A recent study has found that more than two thirds of people who are administering cosmetic surgery injections, including Botox and dermal fillers in the UK are not qualified doctors. With the UK injectables market predicted to reach a value of £11.7bn by 2026, this increases the risk of such procedures to both patients and insurers.
Reviewing 3,000 websites, UCL identified 1,224 independent clinics and 3,667 practitioners who were delivering cosmetic injections. Of the professions represented, 32 percent were doctors, 13 percent were nurses, 24 percent were dentists and 8 percent were dental nurses. According to the findings, of the 1,163 doctors identified, 41 percent were on the specialist register and 19 percent were on the GP register.
Dr David Zargaaran, UCL Plastic Surgery, commented:
“Without knowledge of the professional backgrounds of practitioners, we cannot adequately regulate the industry”.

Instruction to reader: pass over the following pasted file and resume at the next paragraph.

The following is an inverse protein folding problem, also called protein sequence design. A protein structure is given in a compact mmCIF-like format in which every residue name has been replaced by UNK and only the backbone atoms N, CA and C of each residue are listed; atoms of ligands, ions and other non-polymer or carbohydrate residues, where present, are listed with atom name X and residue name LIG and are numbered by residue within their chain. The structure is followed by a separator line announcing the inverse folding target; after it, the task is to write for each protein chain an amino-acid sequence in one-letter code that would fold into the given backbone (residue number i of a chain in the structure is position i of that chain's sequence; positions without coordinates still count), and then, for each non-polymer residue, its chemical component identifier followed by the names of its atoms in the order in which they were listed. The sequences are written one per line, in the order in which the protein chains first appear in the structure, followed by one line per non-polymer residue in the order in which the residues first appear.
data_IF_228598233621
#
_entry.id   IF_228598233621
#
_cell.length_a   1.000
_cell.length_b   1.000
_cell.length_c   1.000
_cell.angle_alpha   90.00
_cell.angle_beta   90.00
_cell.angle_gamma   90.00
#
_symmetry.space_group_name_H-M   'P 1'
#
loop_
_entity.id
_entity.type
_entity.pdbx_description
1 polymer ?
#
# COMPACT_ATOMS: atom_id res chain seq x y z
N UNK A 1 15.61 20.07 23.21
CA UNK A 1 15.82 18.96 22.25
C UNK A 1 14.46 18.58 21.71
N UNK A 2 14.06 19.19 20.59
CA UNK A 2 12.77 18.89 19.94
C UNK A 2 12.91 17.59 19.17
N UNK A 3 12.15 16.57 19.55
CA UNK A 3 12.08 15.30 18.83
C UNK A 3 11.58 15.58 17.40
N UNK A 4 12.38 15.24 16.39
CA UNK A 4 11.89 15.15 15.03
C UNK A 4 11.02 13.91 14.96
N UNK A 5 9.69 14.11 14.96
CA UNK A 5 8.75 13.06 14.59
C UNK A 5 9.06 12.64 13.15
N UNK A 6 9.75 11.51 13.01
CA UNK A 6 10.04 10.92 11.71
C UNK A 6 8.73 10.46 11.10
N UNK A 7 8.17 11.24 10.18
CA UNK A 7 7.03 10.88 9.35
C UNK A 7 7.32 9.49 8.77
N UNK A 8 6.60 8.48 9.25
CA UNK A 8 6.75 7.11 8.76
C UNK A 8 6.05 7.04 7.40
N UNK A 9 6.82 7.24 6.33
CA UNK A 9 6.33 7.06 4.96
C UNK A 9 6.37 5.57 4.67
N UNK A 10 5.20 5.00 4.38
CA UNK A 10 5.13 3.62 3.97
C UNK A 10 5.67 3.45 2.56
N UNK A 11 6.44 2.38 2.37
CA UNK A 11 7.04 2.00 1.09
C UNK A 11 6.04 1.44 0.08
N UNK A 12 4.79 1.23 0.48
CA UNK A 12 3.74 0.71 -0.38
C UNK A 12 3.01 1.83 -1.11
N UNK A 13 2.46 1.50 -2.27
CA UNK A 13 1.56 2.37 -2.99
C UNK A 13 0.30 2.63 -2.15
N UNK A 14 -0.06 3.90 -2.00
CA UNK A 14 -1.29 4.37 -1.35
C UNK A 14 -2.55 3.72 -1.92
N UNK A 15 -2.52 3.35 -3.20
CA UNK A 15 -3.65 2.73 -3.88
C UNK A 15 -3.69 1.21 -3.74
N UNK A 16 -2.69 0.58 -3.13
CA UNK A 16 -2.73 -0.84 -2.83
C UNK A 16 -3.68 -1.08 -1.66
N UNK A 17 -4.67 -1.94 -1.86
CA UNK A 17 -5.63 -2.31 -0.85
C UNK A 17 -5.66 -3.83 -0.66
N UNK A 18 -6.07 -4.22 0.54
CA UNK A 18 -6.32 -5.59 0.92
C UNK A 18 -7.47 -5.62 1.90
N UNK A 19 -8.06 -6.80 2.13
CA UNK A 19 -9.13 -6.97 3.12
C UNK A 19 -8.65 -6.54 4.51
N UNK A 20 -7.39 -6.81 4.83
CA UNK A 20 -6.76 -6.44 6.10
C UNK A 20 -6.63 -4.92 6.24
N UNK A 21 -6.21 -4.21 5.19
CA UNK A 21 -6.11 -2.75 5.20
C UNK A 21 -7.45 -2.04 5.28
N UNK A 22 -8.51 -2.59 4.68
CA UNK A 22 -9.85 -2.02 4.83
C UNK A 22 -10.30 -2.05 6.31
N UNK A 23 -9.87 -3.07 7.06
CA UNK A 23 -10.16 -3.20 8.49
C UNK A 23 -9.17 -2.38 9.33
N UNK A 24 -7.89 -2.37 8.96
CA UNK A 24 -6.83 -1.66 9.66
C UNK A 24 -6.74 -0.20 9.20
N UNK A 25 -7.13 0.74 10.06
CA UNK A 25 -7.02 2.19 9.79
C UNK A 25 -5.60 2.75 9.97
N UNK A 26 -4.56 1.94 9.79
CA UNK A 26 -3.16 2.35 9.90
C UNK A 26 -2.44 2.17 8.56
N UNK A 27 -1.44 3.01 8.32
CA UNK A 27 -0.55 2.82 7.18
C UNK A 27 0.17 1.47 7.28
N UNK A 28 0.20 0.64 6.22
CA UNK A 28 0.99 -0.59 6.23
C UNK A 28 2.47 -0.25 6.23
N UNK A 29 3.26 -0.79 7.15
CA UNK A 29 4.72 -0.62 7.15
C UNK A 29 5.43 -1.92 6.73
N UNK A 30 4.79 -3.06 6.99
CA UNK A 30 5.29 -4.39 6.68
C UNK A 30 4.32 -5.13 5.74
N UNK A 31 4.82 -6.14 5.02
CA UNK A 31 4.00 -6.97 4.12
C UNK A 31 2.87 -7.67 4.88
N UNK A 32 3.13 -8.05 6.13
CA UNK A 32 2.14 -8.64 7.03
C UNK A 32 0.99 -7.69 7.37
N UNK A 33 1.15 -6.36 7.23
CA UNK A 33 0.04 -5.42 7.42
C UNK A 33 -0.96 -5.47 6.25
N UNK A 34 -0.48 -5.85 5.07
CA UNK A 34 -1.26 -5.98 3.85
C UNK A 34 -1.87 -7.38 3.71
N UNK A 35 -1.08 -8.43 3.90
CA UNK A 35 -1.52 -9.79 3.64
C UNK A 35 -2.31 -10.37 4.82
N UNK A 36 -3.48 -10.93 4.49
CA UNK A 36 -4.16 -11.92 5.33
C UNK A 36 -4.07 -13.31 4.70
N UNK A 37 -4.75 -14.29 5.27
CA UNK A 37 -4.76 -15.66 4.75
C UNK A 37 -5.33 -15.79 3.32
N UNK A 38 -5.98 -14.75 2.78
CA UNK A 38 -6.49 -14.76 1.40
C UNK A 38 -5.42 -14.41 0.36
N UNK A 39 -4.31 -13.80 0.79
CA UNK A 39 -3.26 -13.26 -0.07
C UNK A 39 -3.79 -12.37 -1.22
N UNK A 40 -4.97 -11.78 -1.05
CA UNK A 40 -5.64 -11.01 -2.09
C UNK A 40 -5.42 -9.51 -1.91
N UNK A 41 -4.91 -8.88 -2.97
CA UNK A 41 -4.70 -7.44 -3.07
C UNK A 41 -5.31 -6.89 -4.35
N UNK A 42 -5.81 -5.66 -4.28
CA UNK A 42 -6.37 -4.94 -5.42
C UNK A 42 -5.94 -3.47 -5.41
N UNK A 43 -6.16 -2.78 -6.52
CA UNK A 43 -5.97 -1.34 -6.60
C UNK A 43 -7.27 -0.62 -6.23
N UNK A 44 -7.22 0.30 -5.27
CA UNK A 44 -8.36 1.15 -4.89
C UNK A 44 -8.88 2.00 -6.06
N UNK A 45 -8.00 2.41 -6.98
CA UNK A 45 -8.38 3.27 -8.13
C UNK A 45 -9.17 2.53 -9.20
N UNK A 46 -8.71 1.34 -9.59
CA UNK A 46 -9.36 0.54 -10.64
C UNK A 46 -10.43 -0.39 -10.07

In response, the UK government is developing policies concerning injectables, with a public consultation set to have already begun this August. Following this, recommendations are expected to inform amendments to the Medical Act, next year.
Professor Julie Davies, UCL Global Business School for Health, a co-author of the study, stated:
“Although the risks associated with injections are often mild and temporary, the physical complications can be permanent and debilitating”.
Further, 69 percent of people who responded to the study had experienced long-lasting adverse effects such as pain, anxiety, and headaches.
Considerations for insurers
Considering the adverse implications arising from risky treatments and the unregulated nature of this industry, the rise of cosmetic injectables signifies an increased risk in high value insurance claims. As such, insurers should review their medical malpractice policy wordings and consider applying or bolstering health and safety obligations and conditions concerning qualifications.
Insurers will also want to look out for regulatory developments in this sector.